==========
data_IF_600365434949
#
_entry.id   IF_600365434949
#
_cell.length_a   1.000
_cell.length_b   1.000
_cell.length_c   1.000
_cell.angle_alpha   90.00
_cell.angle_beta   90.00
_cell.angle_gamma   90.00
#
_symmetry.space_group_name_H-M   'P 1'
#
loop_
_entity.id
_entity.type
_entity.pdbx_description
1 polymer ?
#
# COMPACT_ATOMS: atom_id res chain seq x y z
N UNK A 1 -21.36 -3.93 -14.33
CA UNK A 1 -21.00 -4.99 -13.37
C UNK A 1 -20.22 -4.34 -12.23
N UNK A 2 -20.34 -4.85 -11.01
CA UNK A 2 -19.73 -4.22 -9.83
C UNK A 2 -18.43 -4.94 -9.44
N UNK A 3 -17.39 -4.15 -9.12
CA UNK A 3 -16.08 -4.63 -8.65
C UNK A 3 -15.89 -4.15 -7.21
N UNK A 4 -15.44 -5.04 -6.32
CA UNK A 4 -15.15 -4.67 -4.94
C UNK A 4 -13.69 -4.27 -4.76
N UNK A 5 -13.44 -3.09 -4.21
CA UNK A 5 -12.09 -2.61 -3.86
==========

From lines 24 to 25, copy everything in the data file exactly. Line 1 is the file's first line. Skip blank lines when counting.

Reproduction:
N UNK A 2 -20.34 -4.85 -11.01
CA UNK A 2 -19.73 -4.22 -9.83